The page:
What Can We Steal From Issue #1 of Bryan Johnson and Walter Flanagan’s Cryptozoic Man?

Title of Work and its Form: Issue 1 of Cryptozoic Man, comic book
Author: Story by Bryan Johnson (Twitter) and Walter Flanagan (Twitter).  Written by Johnson, pencils by Flanagan.  Inks by Chris Ivy.  Colors by Wayne Jansen (Twitter).  Letters by Marshall Dillon.
Date of Work: 2013
Where the Work Can Be Found: The comic can be found at all fine comic book stores.  Why not consider making a trip to Oswego NY’s The Comic Shop?  If you don’t know where your local comic book shop is, you can find it here.  The fine folks at Dynamite Entertainment will be happy to sell you a copy, too.

Bonus: Mr. Johnson and Mr. Flanagan are stars of the AMC program Comic Book Men.  As of this writing, the show is available for streaming on Netflix.  The gentlemen are also responsible for the Tell ‘Em Steve-Dave podcast.  

Element of Craft We’re Stealing: Mythology

Discussion:
Cryptozoic Man is an interesting comic book that had an interesting genesis.  Mr. Johnson and Mr. Flanagan pitched Dynamite with the concept…and you can see what that looked like.  Why?  Because it was included as a scene in Comic Book Men:

I usually write my own summaries, but I think that Dynamite says it best:

Alan Ostman, a middle-aged husband/father, sees his life quickly unravel when his daughter goes missing on a camping trip in the Pacific Northwest…Bigfoot country. After Gray aliens abduct him from a roadside bar, he learns that the fate of the world is dependent on trapping the world’s most legendary cryptids…not to mention defeating a psychopath in a pig-shaped leather bondage mask, Alan knows he has his work cut out for him.

Yes, Stan Lee may have been practicing a little hyperbole when he said that there’s never been a story like Cryptozoic Man, but he’s not too far off the mark.  The book is a mélange of references to monster movies, mythical creatures and science fiction literature.  In only the first few pages, I see the following:

  • The alien from Alien
  • Bigfoot/Sasquatch
  • The Loch Ness Monster and similar cryptids
  • Alien “grays”
  • The scary three-color things from War of the Worlds.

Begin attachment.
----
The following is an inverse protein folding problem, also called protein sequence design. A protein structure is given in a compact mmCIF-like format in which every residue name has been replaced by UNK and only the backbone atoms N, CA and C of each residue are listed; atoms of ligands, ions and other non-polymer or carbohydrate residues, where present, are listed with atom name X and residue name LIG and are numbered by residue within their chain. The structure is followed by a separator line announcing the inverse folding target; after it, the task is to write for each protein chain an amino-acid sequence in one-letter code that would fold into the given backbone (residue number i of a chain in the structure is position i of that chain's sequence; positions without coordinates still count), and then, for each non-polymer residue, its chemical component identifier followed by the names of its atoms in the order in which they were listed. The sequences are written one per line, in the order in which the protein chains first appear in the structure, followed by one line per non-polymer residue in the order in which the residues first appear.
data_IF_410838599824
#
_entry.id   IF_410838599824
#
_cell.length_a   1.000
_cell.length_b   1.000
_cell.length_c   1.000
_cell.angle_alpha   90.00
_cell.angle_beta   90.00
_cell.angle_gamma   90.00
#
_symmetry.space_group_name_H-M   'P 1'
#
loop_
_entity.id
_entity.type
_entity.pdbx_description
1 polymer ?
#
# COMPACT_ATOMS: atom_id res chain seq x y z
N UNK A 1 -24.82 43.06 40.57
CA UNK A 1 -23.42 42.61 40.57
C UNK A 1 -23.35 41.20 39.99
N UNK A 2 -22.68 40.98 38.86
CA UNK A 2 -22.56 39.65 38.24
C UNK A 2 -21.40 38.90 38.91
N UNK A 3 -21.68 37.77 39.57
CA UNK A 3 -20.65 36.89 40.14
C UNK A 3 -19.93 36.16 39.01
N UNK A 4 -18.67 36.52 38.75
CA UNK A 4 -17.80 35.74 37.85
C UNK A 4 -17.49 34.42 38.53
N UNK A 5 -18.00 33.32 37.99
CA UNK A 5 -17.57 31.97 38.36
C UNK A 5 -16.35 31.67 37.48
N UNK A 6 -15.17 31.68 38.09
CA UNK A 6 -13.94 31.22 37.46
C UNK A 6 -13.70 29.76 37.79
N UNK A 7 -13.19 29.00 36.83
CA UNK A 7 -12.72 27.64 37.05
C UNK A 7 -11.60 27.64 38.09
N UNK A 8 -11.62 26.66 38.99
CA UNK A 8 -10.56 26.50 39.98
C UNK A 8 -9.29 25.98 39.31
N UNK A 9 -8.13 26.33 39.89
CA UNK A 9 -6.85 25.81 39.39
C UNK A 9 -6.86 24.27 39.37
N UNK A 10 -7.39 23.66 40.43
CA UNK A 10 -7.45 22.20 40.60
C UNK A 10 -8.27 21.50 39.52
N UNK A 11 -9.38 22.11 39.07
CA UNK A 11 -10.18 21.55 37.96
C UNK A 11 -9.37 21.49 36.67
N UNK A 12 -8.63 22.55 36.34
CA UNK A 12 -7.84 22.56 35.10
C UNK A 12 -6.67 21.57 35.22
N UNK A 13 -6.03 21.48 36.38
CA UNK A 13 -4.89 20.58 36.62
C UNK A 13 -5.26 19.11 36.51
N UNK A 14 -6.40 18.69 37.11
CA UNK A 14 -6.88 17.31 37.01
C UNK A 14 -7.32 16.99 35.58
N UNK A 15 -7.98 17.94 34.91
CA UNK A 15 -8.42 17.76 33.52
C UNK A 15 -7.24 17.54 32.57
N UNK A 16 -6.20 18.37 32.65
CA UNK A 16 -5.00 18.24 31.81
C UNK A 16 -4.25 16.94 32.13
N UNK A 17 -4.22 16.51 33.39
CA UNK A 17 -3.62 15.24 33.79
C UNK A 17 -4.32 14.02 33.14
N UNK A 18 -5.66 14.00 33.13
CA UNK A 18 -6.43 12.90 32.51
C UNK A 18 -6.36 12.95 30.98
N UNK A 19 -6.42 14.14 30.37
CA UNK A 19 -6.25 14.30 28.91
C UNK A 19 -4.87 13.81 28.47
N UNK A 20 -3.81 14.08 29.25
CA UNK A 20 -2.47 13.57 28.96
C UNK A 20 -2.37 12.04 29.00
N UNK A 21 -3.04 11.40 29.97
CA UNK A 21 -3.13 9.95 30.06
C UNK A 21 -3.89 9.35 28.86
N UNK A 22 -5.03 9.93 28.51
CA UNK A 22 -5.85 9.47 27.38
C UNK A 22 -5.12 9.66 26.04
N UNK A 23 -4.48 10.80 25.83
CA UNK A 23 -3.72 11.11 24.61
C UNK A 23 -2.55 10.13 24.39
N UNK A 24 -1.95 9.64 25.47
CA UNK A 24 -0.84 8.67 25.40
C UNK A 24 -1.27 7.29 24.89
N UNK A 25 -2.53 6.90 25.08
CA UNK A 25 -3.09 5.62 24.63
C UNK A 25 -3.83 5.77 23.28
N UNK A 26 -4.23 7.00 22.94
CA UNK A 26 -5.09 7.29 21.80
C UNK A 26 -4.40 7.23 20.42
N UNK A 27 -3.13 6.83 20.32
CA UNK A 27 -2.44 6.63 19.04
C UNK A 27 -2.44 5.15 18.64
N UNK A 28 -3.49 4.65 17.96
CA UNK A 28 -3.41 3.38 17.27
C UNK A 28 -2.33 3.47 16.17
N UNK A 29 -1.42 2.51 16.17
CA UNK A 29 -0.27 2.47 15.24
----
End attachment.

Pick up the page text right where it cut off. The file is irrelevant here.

So the authors have made it clear that they are playing in the same sandbox as countless other writers.  People have told stories like these for thousands of years; they sit around a campfire and offer an explanation for that feeling of paralysis when you’re almost asleep.  Why, it’s an incubus (male) or succubus (female), of course, sitting on your chest and preparing to have sex with you.

IncubusHow do you explain when a person’s behavior changes once a month.  The person is a sane and reasonable human being…but will turn into an absolute monster every twenty-eight days, striking terror into the hearts of everyone around.

WerewolfYou know, like a werewolf.  (What else could you have been thinking?)

Mr. Johnson and Mr. Flanagan tap into our primal fears by borrowing all of these concepts.  None of us believe that we’re going to transform into a half-monster, but don’t we fear “changing” into something that we don’t want to be?  These stories are a part of us; Cryptozoic Man benefits because we can all relate on some level.

As I understand it, Cryptozoic Man is intended to be a short-run series.  Mr. Johnson and Mr. Flanagan, therefore, don’t have much time to waste.  The first page is illustrated in sepia tone.  Mr. Johnson offers a hint that the suburban paradise in the art is now gone:

“Thin veneer of pretense lends readily to delusion.  In the rippling currents of the rueful stream, regard exists…that somehow, an adulteress would be favored above the flotsam of humanity.”

Then you turn the page and BOOM.  A two-page spread in which the transformed Alan fights a number of scary, weird-looking monsters.  Turn the page again and Alan tells you about the daughter that motivates him to kill the pig man bad guy.  You have a responsibility to set everything up for your reader, no matter the length of the work.  If you’re writing War and Peace II: Good God Y’all, you can take your sweet time.  In a limited comic series, you better be snappy.

Think of it this way.  You get home and can’t wait to tell your significant other a funny story.  One of your coworkers, in their early morning funk, accidentally brought the wrong lunch bag to work.  Their child went to school with a yogurt and an orange and your coworker has a Lunchables and a Fruit Roll-Up.  This is not an earth-shaking anecdote.  This story should not take forever to tell.  How should your significant other begin their story?

“Forty years ago, food scientists at General Mills created a pectin-based fruit-flavored snack that they decided to package in a manner that they felt would appeal to childrezzzzzzzzzzzzzzzzzzzzzzzzzzzzzzzzzzzzzzzz…”  See?  You already fell asleep.

What about: “Guess what?  Vanessa brought her kid’s lunch to work by accident.  She had to eat a Fruit Roll-Up at her desk.”

See?  The amount of time you have to get to your point is directly related to the power of the idea and the length of the work.

What Should We Steal?

  • Contribute your own ideas to the mythologies that have always been a part of the human experience.  What new ground can you break while playing with the idea of the vampire or sea monster or ghost?
  • Match the pace at which you release exposition to the length of your work.  If you’re doing a five-minute comedy set, get to the point.  If you’re talking to the person sitting beside you on a flight from California to India…take your time.  You have eighteen hours.

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